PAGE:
The Bollywood genre is a difficult genre because it must return to the regenerative centre no matter how nihilistically it starts off. The rock is nihilism itself, cynical of an order whose structure seems oppressive. Bollywood is of the home, rock is of the world. Bollywood is media circulated but enjoyed individually, rock is presented individually but consumed as a member of the collective. Rock gets created in the ears of the listener as it rolls out. It cannot be a finished product that can be poured out in a new bottle, the newness of the renditioner being its newness. Therefore rock singers must choose Bollywood songs with care and vice versa.

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Koffee With A Bad Taste

Hardik Pandya and K.L.Rahul are out of the Indian cricket team for the time being because they are facing charges for inappropriate conversations in the recently aired television talk show, Koffee with Karan. This is not the first time that people have got into trouble through the show but this time, because it concerns members of the Indian cricket team, that the play has gone bad. Karan Johar eggs on his guests to reveal their worst side; he creates a strange competitive atmosphere in which the participants fall into the trap to gossip about their peers and make socially inappropriate conversations. Karan has carefully crafted an image of himself as the gatekeeper into an elite society where he poses as the judge of who gets to go into the inner circle of celebrityhood and who remain the pariahs. Young people with some measure of success often get drawn into a competitive game playing atmosphere and drop their social defenses and sometimes even play stupid in their eagerness to get included in the haloed portals of celebrityhood, a space which Karan pretends that he manages. Controversy is Karan Johar’s way of keeping people under his control.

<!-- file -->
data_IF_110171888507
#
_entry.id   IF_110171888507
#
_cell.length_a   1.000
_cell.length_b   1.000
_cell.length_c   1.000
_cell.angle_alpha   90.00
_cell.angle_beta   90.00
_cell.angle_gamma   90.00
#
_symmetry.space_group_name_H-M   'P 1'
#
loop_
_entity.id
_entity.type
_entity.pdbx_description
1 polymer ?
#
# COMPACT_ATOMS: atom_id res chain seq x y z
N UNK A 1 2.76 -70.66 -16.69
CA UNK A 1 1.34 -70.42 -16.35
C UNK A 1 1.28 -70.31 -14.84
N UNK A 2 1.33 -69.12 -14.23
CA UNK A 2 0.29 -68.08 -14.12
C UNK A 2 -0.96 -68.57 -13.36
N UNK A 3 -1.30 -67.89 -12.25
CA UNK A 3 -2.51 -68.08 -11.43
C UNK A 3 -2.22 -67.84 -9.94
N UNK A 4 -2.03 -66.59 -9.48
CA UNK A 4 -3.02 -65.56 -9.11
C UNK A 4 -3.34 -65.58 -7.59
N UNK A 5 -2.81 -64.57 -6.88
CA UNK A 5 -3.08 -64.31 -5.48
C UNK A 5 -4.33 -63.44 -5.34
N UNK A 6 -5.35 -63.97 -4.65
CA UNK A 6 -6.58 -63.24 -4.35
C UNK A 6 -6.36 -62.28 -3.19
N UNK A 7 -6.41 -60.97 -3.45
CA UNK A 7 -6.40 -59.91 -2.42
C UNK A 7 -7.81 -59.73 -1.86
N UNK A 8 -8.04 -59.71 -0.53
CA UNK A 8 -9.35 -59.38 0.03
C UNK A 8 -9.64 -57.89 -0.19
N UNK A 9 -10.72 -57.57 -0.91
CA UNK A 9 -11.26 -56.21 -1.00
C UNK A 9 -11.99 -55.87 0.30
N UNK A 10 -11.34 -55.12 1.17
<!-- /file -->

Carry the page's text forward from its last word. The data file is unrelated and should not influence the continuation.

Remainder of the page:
In his characteristic manner, Karan Johar called upon Hardik Pandya and K.L.Rahul, two young cricketers of the Indian team and veered them over the ledge of socially appropriate behavior. He played upon their recently won successes and lured them entry into a world of entitlements and privileges, of the upper stall of the society. Inebriated by Karan’s acceptance of them as his inner circle, these men were eager to fall in line with what they imagined would be the culture of the more entitled. And in this they said what they said. Hardik Pandya spoke about his irreverence towards women as if success grants him the liberty to do so. Rahul too showed off profligacy as a measure of his success as he bragged about partying through the night. These comments do not merely reek in misogyny, but these shows how misogyny is intricately related to a feeling of power and how success in India has come to mean the liberty to disrespect and disregard all social norms and morals rather than hard work.

The punishment meted out to the two young men is the harshest of the available options. The BCCI is clear that it has taken these casual remarks in dead seriousness. Virat Kohli has issued a public statement distancing the cricket team from the offenders, Harbhajan Singh, a senior cricketer has gone as far as to say that he will never bring his wife and daughter in the company of these two men and the Mumbai Police has hailed the punishment as exemplary for such attitudes towards women. The probe headed by the retired captain of the Indian woman’s team, Diana Eduljee has called for a lifetime ban. Advertisers have moved away from the two brand prospects. In every which way, Hardik and Rahul suffer the death sentence, metaphorically being hanged by the neck until dead.